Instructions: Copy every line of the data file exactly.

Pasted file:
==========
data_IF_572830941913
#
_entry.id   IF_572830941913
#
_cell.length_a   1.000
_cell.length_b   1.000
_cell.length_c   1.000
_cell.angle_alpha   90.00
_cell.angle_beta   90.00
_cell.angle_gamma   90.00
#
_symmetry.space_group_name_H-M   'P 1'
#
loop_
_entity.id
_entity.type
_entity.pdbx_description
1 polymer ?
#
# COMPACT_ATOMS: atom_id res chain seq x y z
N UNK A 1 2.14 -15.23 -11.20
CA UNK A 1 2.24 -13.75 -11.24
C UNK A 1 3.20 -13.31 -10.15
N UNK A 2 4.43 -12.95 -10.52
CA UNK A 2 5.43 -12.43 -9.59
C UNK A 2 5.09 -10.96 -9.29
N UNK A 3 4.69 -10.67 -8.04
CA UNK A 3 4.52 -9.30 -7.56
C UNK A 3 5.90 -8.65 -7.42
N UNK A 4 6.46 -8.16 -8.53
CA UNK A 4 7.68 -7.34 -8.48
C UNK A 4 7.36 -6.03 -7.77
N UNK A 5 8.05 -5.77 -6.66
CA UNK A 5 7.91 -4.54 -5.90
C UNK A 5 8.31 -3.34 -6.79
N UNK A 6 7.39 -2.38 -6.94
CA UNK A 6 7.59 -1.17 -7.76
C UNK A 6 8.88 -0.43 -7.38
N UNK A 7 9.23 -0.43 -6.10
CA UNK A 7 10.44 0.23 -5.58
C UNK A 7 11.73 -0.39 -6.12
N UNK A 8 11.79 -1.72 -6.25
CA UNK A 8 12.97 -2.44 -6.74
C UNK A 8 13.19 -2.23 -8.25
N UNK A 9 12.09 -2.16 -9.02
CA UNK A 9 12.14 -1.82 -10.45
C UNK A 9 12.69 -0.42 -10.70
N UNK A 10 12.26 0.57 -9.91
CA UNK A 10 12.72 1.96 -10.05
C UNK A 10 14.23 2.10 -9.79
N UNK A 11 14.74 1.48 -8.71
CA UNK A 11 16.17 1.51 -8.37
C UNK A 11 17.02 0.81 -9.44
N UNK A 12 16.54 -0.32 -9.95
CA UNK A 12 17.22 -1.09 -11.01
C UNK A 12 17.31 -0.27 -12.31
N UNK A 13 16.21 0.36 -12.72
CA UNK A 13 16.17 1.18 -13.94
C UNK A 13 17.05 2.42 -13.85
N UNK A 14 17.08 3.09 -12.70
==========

data_IF_572830941913
#
_entry.id   IF_572830941913
#
_cell.length_a   1.000
_cell.length_b   1.000
_cell.length_c   1.000
_cell.angle_alpha   90.00
_cell.angle_beta   90.00
_cell.angle_gamma   90.00
#
_symmetry.space_group_name_H-M   'P 1'
#
loop_
_entity.id
_entity.type
_entity.pdbx_description
1 polymer ?
#
# COMPACT_ATOMS: atom_id res chain seq x y z
N UNK A 1 2.14 -15.23 -11.20
CA UNK A 1 2.24 -13.75 -11.24
C UNK A 1 3.20 -13.31 -10.15
N UNK A 2 4.43 -12.95 -10.52
CA UNK A 2 5.43 -12.43 -9.59
C UNK A 2 5.09 -10.96 -9.29
N UNK A 3 4.69 -10.67 -8.04
CA UNK A 3 4.52 -9.30 -7.56
C UNK A 3 5.90 -8.65 -7.42
N UNK A 4 6.46 -8.16 -8.53
CA UNK A 4 7.68 -7.34 -8.48
C UNK A 4 7.36 -6.03 -7.77
N UNK A 5 8.05 -5.77 -6.66
CA UNK A 5 7.91 -4.54 -5.90
C UNK A 5 8.31 -3.34 -6.79
N UNK A 6 7.39 -2.38 -6.94
CA UNK A 6 7.59 -1.17 -7.76
C UNK A 6 8.88 -0.43 -7.38
N UNK A 7 9.23 -0.43 -6.10
CA UNK A 7 10.44 0.23 -5.58
C UNK A 7 11.73 -0.39 -6.12
N UNK A 8 11.79 -1.72 -6.25
CA UNK A 8 12.97 -2.44 -6.74
C UNK A 8 13.19 -2.23 -8.25
N UNK A 9 12.09 -2.16 -9.02
CA UNK A 9 12.14 -1.82 -10.45
C UNK A 9 12.69 -0.42 -10.70
N UNK A 10 12.26 0.57 -9.91
CA UNK A 10 12.72 1.96 -10.05
C UNK A 10 14.23 2.10 -9.79
N UNK A 11 14.74 1.48 -8.71
CA UNK A 11 16.17 1.51 -8.37
C UNK A 11 17.02 0.81 -9.44
N UNK A 12 16.54 -0.32 -9.95
CA UNK A 12 17.22 -1.09 -11.01
C UNK A 12 17.31 -0.27 -12.31
N UNK A 13 16.21 0.36 -12.72
CA UNK A 13 16.17 1.18 -13.94
C UNK A 13 17.05 2.42 -13.85
N UNK A 14 17.08 3.09 -12.70